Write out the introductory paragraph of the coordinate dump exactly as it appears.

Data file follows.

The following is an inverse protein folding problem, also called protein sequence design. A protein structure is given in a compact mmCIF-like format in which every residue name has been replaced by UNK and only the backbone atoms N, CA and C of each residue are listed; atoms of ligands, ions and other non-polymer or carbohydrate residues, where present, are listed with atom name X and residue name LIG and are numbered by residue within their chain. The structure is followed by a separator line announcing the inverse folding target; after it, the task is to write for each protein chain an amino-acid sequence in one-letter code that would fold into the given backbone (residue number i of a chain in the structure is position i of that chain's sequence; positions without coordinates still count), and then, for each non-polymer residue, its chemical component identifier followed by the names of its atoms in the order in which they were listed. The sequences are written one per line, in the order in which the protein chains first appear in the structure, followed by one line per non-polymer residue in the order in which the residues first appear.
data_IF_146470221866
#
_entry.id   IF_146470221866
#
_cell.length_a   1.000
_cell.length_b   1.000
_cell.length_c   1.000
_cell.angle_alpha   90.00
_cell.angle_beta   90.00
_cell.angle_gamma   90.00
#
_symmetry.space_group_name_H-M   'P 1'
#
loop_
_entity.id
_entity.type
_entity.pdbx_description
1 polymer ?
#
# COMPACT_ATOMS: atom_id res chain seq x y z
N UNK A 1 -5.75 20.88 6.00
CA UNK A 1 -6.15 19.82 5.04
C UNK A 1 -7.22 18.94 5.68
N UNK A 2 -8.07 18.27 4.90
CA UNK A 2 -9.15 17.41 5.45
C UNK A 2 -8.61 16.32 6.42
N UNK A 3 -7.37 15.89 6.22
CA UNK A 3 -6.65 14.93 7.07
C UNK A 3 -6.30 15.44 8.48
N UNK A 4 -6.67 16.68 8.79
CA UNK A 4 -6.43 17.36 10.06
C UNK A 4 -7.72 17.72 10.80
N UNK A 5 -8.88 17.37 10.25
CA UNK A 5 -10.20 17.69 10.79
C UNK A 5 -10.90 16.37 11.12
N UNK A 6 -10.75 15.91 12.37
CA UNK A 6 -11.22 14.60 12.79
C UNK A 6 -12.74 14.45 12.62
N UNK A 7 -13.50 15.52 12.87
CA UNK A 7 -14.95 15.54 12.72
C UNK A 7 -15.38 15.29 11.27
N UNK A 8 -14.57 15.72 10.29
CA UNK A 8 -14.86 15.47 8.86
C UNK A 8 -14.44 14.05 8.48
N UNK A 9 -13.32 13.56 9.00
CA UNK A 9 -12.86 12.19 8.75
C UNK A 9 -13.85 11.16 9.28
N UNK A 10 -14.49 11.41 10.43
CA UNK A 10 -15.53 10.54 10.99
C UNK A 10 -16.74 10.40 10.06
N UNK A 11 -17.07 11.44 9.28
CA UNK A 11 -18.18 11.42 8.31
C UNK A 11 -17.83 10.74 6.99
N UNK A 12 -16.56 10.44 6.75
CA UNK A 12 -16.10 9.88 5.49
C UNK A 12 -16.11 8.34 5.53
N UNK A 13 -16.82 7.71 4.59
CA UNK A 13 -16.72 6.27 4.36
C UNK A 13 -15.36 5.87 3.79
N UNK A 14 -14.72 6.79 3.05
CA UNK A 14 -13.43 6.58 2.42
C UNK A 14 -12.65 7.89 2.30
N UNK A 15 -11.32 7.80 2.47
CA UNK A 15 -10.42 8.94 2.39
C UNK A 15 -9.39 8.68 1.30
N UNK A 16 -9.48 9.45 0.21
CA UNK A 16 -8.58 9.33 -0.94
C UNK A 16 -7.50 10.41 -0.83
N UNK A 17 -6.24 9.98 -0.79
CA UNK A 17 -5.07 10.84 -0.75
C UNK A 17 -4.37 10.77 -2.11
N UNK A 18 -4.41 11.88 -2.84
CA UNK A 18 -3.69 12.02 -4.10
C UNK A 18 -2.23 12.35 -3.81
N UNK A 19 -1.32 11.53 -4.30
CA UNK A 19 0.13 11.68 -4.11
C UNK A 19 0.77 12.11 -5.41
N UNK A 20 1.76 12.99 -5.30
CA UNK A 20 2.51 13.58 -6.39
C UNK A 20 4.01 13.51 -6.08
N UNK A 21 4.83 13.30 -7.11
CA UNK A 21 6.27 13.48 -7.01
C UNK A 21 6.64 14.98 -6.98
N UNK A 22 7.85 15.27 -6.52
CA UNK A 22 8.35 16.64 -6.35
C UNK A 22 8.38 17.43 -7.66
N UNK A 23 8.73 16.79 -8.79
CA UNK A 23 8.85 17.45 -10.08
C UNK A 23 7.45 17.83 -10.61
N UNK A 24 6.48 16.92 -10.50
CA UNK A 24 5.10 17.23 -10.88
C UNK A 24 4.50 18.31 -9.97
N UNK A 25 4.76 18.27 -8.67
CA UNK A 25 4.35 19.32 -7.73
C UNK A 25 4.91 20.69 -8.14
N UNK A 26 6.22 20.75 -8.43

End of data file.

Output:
The following is an inverse protein folding problem, also called protein sequence design. A protein structure is given in a compact mmCIF-like format in which every residue name has been replaced by UNK and only the backbone atoms N, CA and C of each residue are listed; atoms of ligands, ions and other non-polymer or carbohydrate residues, where present, are listed with atom name X and residue name LIG and are numbered by residue within their chain. The structure is followed by a separator line announcing the inverse folding target; after it, the task is to write for each protein chain an amino-acid sequence in one-letter code that would fold into the given backbone (residue number i of a chain in the structure is position i of that chain's sequence; positions without coordinates still count), and then, for each non-polymer residue, its chemical component identifier followed by the names of its atoms in the order in which they were listed. The sequences are written one per line, in the order in which the protein chains first appear in the structure, followed by one line per non-polymer residue in the order in which the residues first appear.